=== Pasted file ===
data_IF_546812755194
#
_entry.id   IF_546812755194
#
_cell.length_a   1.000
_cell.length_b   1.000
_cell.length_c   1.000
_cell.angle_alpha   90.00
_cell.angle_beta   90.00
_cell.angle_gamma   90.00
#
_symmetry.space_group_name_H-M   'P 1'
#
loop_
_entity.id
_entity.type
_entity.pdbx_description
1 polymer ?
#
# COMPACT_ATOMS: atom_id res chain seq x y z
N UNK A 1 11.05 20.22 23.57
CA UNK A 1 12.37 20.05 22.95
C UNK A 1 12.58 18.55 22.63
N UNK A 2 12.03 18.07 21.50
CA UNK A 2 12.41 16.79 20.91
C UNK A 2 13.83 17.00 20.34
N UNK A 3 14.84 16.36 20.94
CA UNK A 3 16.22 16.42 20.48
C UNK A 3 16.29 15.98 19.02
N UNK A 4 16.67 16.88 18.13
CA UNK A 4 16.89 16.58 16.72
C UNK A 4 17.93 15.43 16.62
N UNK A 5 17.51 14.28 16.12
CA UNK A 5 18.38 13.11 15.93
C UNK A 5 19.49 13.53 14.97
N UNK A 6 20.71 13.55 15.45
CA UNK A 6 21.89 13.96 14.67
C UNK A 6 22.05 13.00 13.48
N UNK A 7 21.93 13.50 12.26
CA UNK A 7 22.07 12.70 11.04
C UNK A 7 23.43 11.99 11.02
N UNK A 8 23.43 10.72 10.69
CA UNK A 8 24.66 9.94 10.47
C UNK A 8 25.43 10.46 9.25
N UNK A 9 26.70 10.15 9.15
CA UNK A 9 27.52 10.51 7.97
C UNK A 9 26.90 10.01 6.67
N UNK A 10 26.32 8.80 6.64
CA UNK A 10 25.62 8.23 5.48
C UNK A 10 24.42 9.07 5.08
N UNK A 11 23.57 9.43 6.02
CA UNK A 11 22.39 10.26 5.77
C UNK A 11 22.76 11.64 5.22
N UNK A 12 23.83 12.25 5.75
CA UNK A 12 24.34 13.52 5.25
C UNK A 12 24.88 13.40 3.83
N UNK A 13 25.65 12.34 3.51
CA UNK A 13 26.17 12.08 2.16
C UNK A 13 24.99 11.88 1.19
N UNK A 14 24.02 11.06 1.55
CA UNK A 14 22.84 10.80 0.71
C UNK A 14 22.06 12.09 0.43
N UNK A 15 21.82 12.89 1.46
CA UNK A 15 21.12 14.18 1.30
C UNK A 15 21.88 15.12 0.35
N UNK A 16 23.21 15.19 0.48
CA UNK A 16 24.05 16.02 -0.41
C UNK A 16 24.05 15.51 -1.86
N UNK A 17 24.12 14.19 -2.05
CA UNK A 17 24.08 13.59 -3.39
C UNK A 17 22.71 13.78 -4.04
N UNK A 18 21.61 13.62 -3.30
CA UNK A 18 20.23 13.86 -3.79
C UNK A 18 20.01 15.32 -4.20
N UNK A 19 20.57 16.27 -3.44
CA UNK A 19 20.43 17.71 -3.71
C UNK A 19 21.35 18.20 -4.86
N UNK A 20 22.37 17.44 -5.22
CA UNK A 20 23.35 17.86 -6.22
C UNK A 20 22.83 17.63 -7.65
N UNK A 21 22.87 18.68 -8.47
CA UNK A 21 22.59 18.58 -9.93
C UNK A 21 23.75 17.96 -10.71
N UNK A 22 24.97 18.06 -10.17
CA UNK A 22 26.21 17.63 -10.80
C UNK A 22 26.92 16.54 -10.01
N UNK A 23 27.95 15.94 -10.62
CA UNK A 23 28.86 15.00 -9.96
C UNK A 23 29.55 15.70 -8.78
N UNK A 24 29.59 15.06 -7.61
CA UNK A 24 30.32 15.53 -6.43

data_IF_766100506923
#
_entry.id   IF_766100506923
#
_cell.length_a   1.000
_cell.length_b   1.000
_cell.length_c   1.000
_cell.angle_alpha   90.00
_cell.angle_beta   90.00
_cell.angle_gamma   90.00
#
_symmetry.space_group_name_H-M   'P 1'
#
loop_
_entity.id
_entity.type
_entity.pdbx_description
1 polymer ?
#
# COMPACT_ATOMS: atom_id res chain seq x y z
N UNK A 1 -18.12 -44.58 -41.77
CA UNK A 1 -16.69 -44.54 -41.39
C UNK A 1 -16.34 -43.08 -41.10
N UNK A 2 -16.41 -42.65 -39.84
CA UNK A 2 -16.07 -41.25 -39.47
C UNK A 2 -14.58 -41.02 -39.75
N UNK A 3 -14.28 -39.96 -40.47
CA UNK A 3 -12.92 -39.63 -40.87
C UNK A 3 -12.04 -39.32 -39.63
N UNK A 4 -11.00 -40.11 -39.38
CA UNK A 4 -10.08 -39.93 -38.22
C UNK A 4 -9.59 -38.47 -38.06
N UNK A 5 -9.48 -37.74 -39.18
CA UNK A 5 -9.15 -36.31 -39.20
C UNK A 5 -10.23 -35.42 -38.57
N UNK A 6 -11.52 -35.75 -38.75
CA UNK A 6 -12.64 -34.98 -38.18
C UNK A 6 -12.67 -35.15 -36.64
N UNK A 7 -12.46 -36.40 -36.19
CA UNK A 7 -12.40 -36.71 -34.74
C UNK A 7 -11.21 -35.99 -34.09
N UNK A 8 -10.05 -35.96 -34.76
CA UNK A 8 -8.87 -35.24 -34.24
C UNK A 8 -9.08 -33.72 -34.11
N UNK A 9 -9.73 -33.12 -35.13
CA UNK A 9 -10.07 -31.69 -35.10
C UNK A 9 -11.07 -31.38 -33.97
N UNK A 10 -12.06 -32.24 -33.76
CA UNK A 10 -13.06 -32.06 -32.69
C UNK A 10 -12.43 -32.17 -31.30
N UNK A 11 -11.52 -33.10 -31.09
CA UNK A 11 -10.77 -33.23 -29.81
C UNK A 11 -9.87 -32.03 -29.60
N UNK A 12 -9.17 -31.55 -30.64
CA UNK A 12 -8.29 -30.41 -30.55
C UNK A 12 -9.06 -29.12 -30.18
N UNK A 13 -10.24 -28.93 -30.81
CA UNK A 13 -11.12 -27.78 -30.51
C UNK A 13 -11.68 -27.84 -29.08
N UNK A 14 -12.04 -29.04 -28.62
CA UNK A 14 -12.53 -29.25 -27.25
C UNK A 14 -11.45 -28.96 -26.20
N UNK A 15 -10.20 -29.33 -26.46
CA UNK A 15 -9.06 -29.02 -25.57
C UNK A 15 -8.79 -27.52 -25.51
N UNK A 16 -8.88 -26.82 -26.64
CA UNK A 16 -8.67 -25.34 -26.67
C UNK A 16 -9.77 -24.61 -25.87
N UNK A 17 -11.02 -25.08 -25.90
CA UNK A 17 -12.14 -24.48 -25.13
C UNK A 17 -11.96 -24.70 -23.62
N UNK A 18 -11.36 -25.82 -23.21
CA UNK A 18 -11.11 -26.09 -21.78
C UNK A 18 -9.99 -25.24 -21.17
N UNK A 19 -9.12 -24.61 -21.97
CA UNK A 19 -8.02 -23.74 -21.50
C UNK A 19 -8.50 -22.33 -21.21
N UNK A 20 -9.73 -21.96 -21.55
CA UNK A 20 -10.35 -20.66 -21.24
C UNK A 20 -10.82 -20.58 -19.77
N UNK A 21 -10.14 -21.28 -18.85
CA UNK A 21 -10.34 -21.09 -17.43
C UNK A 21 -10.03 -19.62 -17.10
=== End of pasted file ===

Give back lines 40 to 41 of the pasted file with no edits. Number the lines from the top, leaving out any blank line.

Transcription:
CA UNK A 7 22.07 12.70 11.04
C UNK A 7 23.43 11.99 11.02